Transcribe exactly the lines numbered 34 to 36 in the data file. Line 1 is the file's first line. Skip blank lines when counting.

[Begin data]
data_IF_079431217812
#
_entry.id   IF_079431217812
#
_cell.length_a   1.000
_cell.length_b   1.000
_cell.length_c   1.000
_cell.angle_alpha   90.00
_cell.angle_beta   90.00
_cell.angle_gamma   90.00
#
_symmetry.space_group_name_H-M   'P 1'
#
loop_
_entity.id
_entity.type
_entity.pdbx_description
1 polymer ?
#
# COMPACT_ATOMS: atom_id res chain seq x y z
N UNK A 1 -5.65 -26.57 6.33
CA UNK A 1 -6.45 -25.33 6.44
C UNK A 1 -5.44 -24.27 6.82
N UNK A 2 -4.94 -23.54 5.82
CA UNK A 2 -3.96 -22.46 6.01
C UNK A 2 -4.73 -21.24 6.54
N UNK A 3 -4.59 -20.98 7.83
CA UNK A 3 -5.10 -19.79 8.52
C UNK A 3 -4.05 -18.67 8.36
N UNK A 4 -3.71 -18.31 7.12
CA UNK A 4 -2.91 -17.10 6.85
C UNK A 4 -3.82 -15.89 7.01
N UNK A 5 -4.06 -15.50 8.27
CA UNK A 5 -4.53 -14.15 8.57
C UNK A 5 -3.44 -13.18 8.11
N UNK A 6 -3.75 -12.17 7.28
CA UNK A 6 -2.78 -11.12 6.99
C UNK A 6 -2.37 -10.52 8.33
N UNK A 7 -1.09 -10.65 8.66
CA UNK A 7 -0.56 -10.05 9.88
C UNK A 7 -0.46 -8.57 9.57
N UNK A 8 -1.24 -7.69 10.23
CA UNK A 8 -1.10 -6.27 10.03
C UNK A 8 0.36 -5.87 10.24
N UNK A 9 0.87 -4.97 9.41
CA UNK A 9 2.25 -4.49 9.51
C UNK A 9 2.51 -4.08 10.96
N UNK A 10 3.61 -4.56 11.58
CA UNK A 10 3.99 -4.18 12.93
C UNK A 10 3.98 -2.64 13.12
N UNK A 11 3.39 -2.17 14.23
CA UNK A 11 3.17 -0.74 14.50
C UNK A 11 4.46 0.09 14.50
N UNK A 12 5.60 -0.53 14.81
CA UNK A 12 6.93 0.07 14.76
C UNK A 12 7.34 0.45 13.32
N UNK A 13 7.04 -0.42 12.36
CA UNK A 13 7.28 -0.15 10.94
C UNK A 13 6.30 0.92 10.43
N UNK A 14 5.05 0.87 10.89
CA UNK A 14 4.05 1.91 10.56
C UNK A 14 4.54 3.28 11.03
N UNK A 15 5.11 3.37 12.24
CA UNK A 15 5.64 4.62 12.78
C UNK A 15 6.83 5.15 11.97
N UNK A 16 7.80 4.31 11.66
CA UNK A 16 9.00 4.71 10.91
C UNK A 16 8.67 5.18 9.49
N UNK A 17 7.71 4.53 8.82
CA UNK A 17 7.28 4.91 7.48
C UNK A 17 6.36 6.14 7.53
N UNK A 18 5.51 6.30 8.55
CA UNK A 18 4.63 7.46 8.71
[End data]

CA UNK A 5 -4.53 -14.15 8.57
C UNK A 5 -3.44 -13.18 8.11
N UNK A 6 -3.75 -12.17 7.28